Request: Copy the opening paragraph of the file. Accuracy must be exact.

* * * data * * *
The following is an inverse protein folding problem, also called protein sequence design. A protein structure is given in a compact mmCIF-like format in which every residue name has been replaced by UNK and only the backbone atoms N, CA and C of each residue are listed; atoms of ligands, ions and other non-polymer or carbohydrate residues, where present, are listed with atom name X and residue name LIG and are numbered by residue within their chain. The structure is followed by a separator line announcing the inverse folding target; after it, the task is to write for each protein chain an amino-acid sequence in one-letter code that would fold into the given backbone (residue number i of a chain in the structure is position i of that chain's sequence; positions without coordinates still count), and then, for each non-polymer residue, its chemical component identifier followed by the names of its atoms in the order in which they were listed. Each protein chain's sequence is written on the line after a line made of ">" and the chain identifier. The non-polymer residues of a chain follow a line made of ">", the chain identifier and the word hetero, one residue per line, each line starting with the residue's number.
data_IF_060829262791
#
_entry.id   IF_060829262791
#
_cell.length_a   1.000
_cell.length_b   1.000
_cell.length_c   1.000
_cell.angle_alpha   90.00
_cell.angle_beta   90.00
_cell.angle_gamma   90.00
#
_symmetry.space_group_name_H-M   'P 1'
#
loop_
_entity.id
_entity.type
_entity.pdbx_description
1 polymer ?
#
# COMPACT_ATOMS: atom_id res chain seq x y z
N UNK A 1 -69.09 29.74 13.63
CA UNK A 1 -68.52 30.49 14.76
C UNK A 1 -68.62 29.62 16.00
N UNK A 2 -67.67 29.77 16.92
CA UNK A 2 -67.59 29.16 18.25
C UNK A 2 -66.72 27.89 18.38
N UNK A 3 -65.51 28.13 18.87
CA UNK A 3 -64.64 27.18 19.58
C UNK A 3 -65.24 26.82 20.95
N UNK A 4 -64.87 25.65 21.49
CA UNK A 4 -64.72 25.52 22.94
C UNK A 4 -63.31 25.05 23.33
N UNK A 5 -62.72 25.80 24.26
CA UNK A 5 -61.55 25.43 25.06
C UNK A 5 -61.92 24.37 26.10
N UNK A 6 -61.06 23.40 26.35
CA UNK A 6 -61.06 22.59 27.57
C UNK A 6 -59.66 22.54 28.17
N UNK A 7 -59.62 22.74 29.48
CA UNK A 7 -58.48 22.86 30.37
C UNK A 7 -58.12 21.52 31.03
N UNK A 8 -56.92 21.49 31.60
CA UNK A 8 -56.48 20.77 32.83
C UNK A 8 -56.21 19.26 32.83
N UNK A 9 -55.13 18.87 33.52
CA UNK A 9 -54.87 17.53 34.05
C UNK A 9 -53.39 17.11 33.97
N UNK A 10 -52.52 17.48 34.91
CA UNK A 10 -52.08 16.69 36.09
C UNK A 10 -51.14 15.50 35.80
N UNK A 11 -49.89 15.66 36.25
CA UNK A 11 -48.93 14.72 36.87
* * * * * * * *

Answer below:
The following is an inverse protein folding problem, also called protein sequence design. A protein structure is given in a compact mmCIF-like format in which every residue name has been replaced by UNK and only the backbone atoms N, CA and C of each residue are listed; atoms of ligands, ions and other non-polymer or carbohydrate residues, where present, are listed with atom name X and residue name LIG and are numbered by residue within their chain. The structure is followed by a separator line announcing the inverse folding target; after it, the task is to write for each protein chain an amino-acid sequence in one-letter code that would fold into the given backbone (residue number i of a chain in the structure is position i of that chain's sequence; positions without coordinates still count), and then, for each non-polymer residue, its chemical component identifier followed by the names of its atoms in the order in which they were listed. Each protein chain's sequence is written on the line after a line made of ">" and the chain identifier. The non-polymer residues of a chain follow a line made of ">", the chain identifier and the word hetero, one residue per line, each line starting with the residue's number.